High-Risk Jurisdictions when Registering a UK Company

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Why does a customer’s jurisdiction matter?

Before accepting a non-resident customer, any financial or corporate service provider is required to conduct due diligence measures to identify and assess the risks associated with that customer. Among other things, it is essential to find out the client’s country of residence or incorporation, who the company’s beneficial owners and main business partners will be and the geographical scope of their operations.

This is necessary because the interaction with persons or entities originating from or otherwise associated with certain countries or territories may carry the risk of involvement in the laundering of money which has been obtained by illegal means. This is why most countries’ competent authorities and international bodies maintain lists of countries which are recognised as high-risk for the purposes of anti-money laundering and countering the financing of terrorism (AML/CFT).

FATF list

The Financial Action Task Force (FATF), as an inter-governmental body which sets international standards in this area, regularly identifies jurisdictions with strategic AML/CFT deficiencies and publishes the relevant lists of countries.

The FATF list of countries for the purposes of AML/CFT falls into two groups: “High-risk jurisdictions subject to a call for action” (also referred to as the “black list”) and “Jurisdictions under increased monitoring” (also referred to as the “grey list”).

FATF list Jurisdictions

High-risk jurisdictions (“black list”)

These countries have significant strategic deficiencies in their AML/CFT regimes.

  • Democratic People’s Republic of Korea (DPRK)
  • Iran

Jurisdictions under increased monitoring (“grey list”)

These countries have committed to resolving the identified strategic deficiencies within agreed timeframes and are subject to increased monitoring.

  • Albania
  • Barbados
  • Burkina Faso
  • Cambodia
  • Cayman Islands
  • Haiti
  • Jamaica
  • Jordan
  • Mali
  • Malta
  • Morocco
  • Myanmar
  • Nicaragua
  • Pakistan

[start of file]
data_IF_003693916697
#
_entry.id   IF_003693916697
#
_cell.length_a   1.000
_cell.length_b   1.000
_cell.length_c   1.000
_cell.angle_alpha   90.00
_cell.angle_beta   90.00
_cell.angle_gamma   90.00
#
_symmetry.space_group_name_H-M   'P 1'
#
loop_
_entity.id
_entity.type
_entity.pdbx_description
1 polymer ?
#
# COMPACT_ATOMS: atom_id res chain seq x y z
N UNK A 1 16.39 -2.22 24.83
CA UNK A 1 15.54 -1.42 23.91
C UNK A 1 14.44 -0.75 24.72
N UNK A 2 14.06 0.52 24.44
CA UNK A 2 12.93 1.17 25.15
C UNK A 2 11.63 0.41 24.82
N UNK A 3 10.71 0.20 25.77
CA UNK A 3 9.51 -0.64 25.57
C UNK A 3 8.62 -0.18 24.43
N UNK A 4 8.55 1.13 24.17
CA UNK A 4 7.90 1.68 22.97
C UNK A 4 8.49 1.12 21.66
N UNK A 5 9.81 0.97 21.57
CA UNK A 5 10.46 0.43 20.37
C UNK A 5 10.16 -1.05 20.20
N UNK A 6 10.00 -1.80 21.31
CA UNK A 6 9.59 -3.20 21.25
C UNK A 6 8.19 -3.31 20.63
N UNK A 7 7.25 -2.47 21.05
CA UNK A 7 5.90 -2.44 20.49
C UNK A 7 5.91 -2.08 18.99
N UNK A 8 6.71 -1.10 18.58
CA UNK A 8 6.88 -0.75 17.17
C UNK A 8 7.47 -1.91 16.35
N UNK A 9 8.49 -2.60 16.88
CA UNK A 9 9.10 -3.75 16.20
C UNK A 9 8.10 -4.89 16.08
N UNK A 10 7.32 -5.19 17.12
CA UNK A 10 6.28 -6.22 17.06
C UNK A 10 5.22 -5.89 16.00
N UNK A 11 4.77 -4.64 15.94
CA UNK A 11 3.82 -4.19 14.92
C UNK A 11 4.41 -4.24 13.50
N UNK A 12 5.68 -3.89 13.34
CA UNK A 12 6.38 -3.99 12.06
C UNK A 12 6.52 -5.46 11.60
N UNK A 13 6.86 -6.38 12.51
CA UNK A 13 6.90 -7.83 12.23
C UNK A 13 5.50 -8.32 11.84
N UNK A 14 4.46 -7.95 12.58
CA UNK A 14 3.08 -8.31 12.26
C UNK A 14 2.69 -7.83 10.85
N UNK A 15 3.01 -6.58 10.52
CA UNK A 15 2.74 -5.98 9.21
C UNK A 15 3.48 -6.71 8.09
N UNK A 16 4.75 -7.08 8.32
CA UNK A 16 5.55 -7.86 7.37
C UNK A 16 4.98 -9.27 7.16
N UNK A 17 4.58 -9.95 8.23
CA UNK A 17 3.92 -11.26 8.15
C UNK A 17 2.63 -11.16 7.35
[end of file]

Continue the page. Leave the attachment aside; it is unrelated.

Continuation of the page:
• Panama
  • Philippines
  • Senegal
  • South Sudan
  • Syria
  • Turkey
  • Uganda
  • United Arab Emirates
  • Yemen

The lists of countries presented above are regularly updated depending on the progress achieved by particular countries in addressing their strategic deficiencies.

The United Kingdom’s list

When establishing requirements for their regulated entities, individual countries are free to maintain and amend their own jurisdiction lists for AML/CFT purposes. In most cases they are also guided by the current FATF list.

For example, the United Kingdom’s list of high-risk third countries is outlined in Schedule 3ZA of the Money Laundering, Terrorist Financing and Transfer of Funds (Information on the Payer) Regulations 2017 and includes the same countries as in the FATF list.

Her Majesty’s Treasury (HM Treasury) publishes and regularly updates the UK’s list of high-risk jurisdictions within the relevant advisory notice on the gov.uk website.

All regulated UK businesses are required to apply enhanced customer due diligence measures and enhanced ongoing monitoring in any business relationship with a person established in or associated with a high-risk third country.

It is important to note that the EU list, below, has no longer been in effect within the UK since 1 January 2021.

The European Union’s list

The EU anti-money laundering Directive 2015/849 of 20 May 2015 requires the regulated entities to apply enhanced due diligence measures in business relationships and transactions involving high-risk third countries.

According to the current version of the EU’s high-risk third country list, the European Commission identifies the following jurisdictions as having strategic deficiencies in their AML/CFT regimes:

The EU list of high-risk third countries

  • Afghanistan
  • The Bahamas
  • Barbados
  • Botswana
  • Cambodia
  • Democratic People’s Republic of Korea (DPRK)
  • Ghana
  • Iran
  • Iraq
  • Jamaica
  • Mauritius
  • Myanmar
  • Nicaragua
  • Pakistan
  • Panama
  • Syria
  • Trinidad and Tobago
  • Uganda
  • Vanuatu
  • Yemen
  • Zimbabwe

What if a client is from a high-risk jurisdiction?

  • If a person belongs to a high-risk third country then the regulated entity, e.g. a bank or a corporate service provider, that is establishing business relations with such a person must apply enhanced due diligence measures.
  • If such a client is accepted for service then their transactions will be the subject of increased attention.
  • Subject to our risk assessment policy, Uniwide Formations Ltd. is unlikely to accept customers from high-risk jurisdictions listed by HM Treasury. If you reside or are established in any of these countries then please contact our staff before placing an order through our website.
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